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Tuesday, 14 October 2003
Page: 21296


Mr CHARLES (2:27 PM) —I rise to add my condolences to the Cairns family and to speak in favour of the remarks made by the Prime Minister, the Leader of the Opposition, the Deputy Prime Minister and the Deputy Leader of the Opposition. Jim Cairns was a constituent of mine. I have read in the paper that he died at his property on Harkaway Road in Narre Warren East. Jim Cairns was a bigger-than-life character. He was one of those people that, I suppose, helped to raise politics and political issues to a different level. The first time I met Jim was on 3 September 1988, when the two of us sat in chairs together all day, handing out pamphlets on the yes and no positions for the 1988 referendum to have fixed four-year terms, to have so-called fair elections, to have local government recognised by the Constitution and to support something called `rights and freedoms'. We sat there all day long and, from time to time during that day, when one of us got a bit hungry and had to leave, the other would hand out both yes and no pamphlets.


Mr Melham —Are you sure he did?


Mr CHARLES —I can tell you it was a long day and, because it was a long day, we chatted about just about everything. Certainly his views and mine did not often coincide. You might take that as read, Mr Speaker. When the polling booth closed and we went inside to scrutineer—it was just the two of us scrutineering, as I recall, in Belgrave South—Jim did not stay long because the `no' pile kept getting higher and higher and the `yes' pile hardly existed at all. He did not even say goodbye; he just left.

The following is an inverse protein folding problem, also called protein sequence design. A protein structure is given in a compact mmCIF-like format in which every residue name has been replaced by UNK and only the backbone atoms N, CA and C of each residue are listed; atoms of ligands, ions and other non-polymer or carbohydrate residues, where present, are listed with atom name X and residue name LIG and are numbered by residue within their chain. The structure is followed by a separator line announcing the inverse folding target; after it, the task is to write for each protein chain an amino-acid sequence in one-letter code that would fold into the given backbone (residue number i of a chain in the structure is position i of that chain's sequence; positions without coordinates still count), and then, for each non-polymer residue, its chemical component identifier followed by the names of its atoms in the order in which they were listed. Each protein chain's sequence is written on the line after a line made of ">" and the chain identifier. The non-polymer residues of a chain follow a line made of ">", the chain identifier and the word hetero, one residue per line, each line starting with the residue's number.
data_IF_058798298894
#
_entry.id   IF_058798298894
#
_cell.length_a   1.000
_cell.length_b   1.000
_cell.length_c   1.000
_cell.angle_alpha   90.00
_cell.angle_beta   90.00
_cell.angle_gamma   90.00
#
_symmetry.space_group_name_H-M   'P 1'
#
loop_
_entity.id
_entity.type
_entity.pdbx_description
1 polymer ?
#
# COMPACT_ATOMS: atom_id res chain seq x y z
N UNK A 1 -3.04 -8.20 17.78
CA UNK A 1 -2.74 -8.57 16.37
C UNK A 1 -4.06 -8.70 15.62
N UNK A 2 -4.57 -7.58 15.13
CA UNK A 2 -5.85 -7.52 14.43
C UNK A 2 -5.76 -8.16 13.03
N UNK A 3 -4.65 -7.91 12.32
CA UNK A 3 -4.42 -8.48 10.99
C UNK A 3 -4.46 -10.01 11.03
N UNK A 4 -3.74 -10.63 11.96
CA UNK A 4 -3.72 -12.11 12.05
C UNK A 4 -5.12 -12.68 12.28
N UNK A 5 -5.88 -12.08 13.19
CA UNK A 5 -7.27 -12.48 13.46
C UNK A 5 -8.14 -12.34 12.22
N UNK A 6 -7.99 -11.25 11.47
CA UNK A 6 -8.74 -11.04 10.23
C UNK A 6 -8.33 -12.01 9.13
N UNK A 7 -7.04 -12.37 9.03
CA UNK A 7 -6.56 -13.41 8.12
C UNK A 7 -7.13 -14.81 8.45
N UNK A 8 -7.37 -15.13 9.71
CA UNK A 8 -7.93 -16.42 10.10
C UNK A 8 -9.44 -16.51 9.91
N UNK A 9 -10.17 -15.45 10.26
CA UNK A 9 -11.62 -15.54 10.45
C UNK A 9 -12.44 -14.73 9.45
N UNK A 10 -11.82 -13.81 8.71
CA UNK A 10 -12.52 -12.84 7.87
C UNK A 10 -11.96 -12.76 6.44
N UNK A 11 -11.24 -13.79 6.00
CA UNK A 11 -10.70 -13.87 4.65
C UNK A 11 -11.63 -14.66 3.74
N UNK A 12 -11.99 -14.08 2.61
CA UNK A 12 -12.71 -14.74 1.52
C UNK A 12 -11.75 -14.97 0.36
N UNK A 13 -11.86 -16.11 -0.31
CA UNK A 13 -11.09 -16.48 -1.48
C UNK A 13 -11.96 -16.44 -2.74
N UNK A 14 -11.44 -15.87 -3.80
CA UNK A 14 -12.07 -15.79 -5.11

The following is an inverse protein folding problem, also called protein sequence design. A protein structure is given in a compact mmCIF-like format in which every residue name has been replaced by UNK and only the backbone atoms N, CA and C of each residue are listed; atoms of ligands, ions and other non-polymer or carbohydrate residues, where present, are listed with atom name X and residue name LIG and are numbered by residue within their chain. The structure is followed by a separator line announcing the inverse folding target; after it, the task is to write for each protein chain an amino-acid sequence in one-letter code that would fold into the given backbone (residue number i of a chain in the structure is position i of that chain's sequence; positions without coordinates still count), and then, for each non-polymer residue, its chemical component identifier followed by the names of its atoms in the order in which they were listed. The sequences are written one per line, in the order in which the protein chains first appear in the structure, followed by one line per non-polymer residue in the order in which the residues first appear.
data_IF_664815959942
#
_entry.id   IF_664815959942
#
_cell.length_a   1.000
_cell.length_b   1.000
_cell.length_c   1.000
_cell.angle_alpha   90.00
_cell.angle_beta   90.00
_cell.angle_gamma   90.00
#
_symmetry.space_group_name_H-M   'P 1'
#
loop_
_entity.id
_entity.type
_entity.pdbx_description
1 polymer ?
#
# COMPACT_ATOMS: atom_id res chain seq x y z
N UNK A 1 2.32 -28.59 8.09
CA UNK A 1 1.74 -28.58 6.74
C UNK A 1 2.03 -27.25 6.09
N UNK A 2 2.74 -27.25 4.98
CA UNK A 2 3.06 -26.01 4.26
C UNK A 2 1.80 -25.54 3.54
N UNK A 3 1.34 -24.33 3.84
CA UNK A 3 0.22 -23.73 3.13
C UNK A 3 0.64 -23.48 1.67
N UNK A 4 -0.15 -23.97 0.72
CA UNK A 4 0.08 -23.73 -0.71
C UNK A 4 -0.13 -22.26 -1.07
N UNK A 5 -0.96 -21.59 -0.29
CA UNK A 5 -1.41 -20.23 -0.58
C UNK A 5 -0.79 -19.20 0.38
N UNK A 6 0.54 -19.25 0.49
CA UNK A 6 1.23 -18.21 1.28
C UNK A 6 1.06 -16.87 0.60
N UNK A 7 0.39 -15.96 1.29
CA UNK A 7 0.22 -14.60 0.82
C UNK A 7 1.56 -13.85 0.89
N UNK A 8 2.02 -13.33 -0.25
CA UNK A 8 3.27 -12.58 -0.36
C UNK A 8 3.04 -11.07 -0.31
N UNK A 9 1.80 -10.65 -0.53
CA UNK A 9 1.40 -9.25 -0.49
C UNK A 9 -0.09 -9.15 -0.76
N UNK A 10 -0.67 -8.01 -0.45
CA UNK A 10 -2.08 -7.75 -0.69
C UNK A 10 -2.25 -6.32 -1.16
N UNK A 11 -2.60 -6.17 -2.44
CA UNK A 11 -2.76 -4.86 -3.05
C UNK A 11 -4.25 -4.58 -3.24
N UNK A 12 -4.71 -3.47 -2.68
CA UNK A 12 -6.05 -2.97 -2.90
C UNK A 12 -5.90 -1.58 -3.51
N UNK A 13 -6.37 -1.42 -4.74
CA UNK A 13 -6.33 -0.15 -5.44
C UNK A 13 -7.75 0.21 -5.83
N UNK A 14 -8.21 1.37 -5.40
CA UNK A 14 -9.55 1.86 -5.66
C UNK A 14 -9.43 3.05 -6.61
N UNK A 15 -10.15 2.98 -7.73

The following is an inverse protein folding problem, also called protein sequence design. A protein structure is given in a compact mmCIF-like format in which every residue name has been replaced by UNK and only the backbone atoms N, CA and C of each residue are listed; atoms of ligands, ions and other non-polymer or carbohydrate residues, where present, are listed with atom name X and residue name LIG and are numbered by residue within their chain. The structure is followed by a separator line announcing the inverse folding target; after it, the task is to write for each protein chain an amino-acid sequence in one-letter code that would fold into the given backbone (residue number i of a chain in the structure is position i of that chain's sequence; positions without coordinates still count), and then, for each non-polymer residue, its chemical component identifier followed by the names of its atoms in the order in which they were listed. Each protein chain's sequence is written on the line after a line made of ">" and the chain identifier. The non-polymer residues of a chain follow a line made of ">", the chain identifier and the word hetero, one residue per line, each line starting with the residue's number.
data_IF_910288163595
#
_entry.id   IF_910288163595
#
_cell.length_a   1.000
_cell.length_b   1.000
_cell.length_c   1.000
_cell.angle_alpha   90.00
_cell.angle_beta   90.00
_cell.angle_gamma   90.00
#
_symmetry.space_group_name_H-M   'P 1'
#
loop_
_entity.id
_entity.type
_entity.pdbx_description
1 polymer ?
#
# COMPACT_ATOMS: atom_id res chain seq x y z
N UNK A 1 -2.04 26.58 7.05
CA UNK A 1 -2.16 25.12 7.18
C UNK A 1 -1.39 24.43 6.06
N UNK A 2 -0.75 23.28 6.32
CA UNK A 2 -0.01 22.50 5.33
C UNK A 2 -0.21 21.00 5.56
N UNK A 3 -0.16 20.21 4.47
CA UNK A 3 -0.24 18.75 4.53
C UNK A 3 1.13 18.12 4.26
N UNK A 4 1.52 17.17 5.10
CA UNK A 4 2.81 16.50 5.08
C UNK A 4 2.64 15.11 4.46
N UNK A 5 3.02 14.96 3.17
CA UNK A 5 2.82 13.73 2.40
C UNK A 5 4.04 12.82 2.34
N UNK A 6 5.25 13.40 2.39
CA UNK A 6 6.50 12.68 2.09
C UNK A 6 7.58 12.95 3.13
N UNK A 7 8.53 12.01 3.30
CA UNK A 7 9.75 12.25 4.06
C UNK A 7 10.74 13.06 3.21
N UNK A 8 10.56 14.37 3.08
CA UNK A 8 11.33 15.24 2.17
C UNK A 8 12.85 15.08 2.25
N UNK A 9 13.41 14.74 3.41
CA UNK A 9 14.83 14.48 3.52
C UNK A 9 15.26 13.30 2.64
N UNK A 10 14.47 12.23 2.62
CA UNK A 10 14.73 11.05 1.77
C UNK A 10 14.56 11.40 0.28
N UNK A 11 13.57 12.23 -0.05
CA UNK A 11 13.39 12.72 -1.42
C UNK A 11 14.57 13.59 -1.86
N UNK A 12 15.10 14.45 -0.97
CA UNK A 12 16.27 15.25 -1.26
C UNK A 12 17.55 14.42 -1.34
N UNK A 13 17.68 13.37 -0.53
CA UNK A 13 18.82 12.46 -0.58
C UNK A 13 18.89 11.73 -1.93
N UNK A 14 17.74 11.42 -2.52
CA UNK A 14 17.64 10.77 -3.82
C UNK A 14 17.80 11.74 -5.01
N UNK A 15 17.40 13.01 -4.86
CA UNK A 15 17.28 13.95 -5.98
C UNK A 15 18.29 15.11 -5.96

I am told that he sold his books and pamphlets not only in the markets at Prahran and St Kilda but also in Kallista in my electorate of La Trobe. I remember well the early 1970s and I remember the big Vietnam moratorium march in Melbourne, although I was a resident in Sydney at the time. I was an American citizen on a permanent resident visa. Some of the events surrounding those marches and then the later Whitlam government actions—particularly Rex Connor and his pipeline—so frightened the mining industry that they just about closed up business, and caused me to resign my position as managing director of a publicly owned company and immediately seek to become a citizen and, immediately after becoming a citizen, join the Liberal Party. I did not need to ask what the Liberal Party stood for, because I knew what I did not stand for. In any case, I respected Jim Cairns, as I respect all political and ideological opponents; there is no question about that. I have to say honestly that there will be many Vietnam vets who will not remember Jim Cairns fondly for the danger that—I am told by some of them—they feel he put them in through those passionate public appeals to stop our participation in the Vietnam War.

I read in the Herald Sun yesterday that, during those years, Dr Cairns became disillusioned with the Labor Party and ceased being a member. In one of his last interviews he told the Herald Sun that he did not see `the light on the hill' any longer. I could not comment on that because I had not seen Jim for a few years. Back when Peter Milton was the member and I was the candidate, in 1987 and 1990, there was a huge dead gum tree at the entry to his property on Harkaway Road, and there was always a Peter Milton sign on the gum tree. But after I became the member he quit putting up signs. I cannot tell you why. Do not read anything into that. I would not pretend to tell you that Dr Cairns voted for me, because I am quite confident that he did not. I want to send my condolences to his daughter-in-law, Alyce; his son, Barry, and the rest of his surviving relatives.